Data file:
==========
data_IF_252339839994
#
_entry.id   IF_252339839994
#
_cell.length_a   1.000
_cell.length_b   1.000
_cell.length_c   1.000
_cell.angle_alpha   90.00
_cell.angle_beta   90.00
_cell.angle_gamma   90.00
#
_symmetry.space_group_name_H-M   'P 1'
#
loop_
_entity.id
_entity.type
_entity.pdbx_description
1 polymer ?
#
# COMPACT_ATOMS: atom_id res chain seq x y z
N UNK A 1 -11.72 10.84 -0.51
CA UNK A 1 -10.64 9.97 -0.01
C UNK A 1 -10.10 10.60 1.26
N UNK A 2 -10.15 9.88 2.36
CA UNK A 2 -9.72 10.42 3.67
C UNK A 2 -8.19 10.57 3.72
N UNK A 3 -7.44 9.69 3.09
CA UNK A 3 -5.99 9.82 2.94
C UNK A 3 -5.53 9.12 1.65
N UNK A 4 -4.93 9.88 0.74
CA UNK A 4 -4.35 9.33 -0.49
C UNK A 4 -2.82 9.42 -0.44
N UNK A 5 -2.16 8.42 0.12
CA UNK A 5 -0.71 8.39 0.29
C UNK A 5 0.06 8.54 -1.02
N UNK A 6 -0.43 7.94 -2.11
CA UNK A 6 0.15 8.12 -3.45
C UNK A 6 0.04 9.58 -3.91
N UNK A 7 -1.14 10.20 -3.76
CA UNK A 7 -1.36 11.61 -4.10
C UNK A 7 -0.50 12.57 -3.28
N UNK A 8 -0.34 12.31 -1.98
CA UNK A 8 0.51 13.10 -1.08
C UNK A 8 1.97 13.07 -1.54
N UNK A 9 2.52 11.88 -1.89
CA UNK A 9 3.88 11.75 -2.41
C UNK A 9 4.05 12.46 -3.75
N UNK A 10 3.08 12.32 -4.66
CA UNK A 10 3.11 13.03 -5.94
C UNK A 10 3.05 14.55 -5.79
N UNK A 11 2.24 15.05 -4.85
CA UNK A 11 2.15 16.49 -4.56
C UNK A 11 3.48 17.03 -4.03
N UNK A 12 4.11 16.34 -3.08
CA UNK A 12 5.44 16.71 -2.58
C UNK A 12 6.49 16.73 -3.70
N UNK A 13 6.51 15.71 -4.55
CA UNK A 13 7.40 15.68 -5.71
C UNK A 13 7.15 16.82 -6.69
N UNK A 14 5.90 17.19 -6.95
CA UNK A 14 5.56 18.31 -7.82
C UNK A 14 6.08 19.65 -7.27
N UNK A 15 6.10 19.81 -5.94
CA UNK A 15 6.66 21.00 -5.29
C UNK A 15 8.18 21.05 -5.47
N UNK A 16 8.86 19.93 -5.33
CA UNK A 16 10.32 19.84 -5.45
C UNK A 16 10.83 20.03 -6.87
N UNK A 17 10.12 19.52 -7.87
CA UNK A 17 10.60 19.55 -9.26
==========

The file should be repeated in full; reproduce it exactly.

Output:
data_IF_252339839994
#
_entry.id   IF_252339839994
#
_cell.length_a   1.000
_cell.length_b   1.000
_cell.length_c   1.000
_cell.angle_alpha   90.00
_cell.angle_beta   90.00
_cell.angle_gamma   90.00
#
_symmetry.space_group_name_H-M   'P 1'
#
loop_
_entity.id
_entity.type
_entity.pdbx_description
1 polymer ?
#
# COMPACT_ATOMS: atom_id res chain seq x y z
N UNK A 1 -11.72 10.84 -0.51
CA UNK A 1 -10.64 9.97 -0.01
C UNK A 1 -10.10 10.60 1.26
N UNK A 2 -10.15 9.88 2.36
CA UNK A 2 -9.72 10.42 3.67
C UNK A 2 -8.19 10.57 3.72
N UNK A 3 -7.44 9.69 3.09
CA UNK A 3 -5.99 9.82 2.94
C UNK A 3 -5.53 9.12 1.65
N UNK A 4 -4.93 9.88 0.74
CA UNK A 4 -4.35 9.33 -0.49
C UNK A 4 -2.82 9.42 -0.44
N UNK A 5 -2.16 8.42 0.12
CA UNK A 5 -0.71 8.39 0.29
C UNK A 5 0.06 8.54 -1.02
N UNK A 6 -0.43 7.94 -2.11
CA UNK A 6 0.15 8.12 -3.45
C UNK A 6 0.04 9.58 -3.91
N UNK A 7 -1.14 10.20 -3.76
CA UNK A 7 -1.36 11.61 -4.10
C UNK A 7 -0.50 12.57 -3.28
N UNK A 8 -0.34 12.31 -1.98
CA UNK A 8 0.51 13.10 -1.08
C UNK A 8 1.97 13.07 -1.54
N UNK A 9 2.52 11.88 -1.89
CA UNK A 9 3.88 11.75 -2.41
C UNK A 9 4.05 12.46 -3.75
N UNK A 10 3.08 12.32 -4.66
CA UNK A 10 3.11 13.03 -5.94
C UNK A 10 3.05 14.55 -5.79
N UNK A 11 2.24 15.05 -4.85
CA UNK A 11 2.15 16.49 -4.56
C UNK A 11 3.48 17.03 -4.03
N UNK A 12 4.11 16.34 -3.08
CA UNK A 12 5.44 16.71 -2.58
C UNK A 12 6.49 16.73 -3.70
N UNK A 13 6.51 15.71 -4.55
CA UNK A 13 7.40 15.68 -5.71
C UNK A 13 7.15 16.82 -6.69
N UNK A 14 5.90 17.19 -6.95
CA UNK A 14 5.56 18.31 -7.82
C UNK A 14 6.08 19.65 -7.27
N UNK A 15 6.10 19.81 -5.94
CA UNK A 15 6.66 21.00 -5.29
C UNK A 15 8.18 21.05 -5.47
N UNK A 16 8.86 19.93 -5.33
CA UNK A 16 10.32 19.84 -5.45
C UNK A 16 10.83 20.03 -6.87
N UNK A 17 10.12 19.52 -7.87
CA UNK A 17 10.60 19.55 -9.26